- Collected for identifiable purposes and with consent.
- Used and disclosed for the limited purposes for which it was collected.
- Accessible for inspection and correction.
What can I do to protect personal information?
The list below presents some ways you can protect personal information.
- Do your business computers have passwords to protect against unauthorized access?
- Do you have firewall installation and support to prevent unauthorized access to the computers and servers?
- Do you adequately protect your laptops and computer(s) from theft?
- Have you clearly explained your policies and procedures with respect to security and privacy on your website and other communications materials?
- Do you restrict access to personal information to authorized employees?
- Do you collect and store only as much personal information as you need?
- Have you stored personal information in a secure environment? Avoid storing customer credit card information in your systems if possible. Note that more sensitive information requires greater security measures. If you are storing customer information in your computer systems make sure it is secure from access by employees or computer hackers.
- If you are sending out bulk or advertising emails, have you used an opt-in method to ensure you have permission to contact recipients?
- If you are selling products online, have you considered applying for a privacy seal? The privacy seal icon is displayed on the website and can increase consumer confidence. Three examples of privacy seal programs are TRUSTe, BBBOnline and WebTrust
- If you are selling online, do you have a secure server and SSL (Secure Socket Layer)? SSL technology encrypts all confidential information during transmission and authorization of transactions.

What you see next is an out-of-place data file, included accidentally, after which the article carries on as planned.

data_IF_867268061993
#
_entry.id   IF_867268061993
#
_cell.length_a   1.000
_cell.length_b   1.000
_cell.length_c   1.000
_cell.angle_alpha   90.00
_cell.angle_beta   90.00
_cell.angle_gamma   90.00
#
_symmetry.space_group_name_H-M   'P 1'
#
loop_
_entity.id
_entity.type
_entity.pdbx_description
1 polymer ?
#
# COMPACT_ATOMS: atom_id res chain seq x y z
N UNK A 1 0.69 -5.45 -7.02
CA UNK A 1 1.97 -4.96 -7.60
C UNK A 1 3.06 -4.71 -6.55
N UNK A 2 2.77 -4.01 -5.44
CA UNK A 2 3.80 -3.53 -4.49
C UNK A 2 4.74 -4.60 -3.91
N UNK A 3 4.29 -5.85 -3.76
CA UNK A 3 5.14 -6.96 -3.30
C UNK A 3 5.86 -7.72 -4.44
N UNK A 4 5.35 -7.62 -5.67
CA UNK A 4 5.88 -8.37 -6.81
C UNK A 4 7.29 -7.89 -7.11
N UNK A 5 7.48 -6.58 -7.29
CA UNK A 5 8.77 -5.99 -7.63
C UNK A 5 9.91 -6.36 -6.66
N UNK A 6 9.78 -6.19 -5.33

- If you are selling online, do you have appropriate security features for storing transaction information? For example a PCI (peripheral component interconnect hardware) card is often added for protection. Another approach is SET (Secure Electronic Transaction) that has been developed by Visa and Mastercard. With this approach, sensitive information is not seen by the business and is not stored on the company’s website.
- Does your web hosting agreement describe your rights to user data collected by the hosting service? You should maintain exclusive ownership of user data along with a nondisclosure provision.
Intellectual Property (IP) is an area of law that protects ideas. With respect to the Internet there are generally four areas of Intellectual Property: Copyright, Trademarks, Domain Names, and Patents. This booklet will describe the first three areas.
Where would I go to register copyright, trademarks and patents with the Canadian government?
Copyright is the right to make a copy and applies to pictures and written materials on your website. It can also relate to computer codes used to create computer programs. In Canada, people who create original works automatically have copyright protection over their work.
The new Copyright Modernization Act came into effect in November 2012, bringing changes to Canada’s copyright laws to adapt them to the digital economy. The new act provides stronger provisions to protect the rights of creators, while at the same time legalizing a number of common activities for users. It is important to recognize, however, that many of the new user-oriented provisions are meant for non-commercial purposes. Below are some of the key provisions of the act: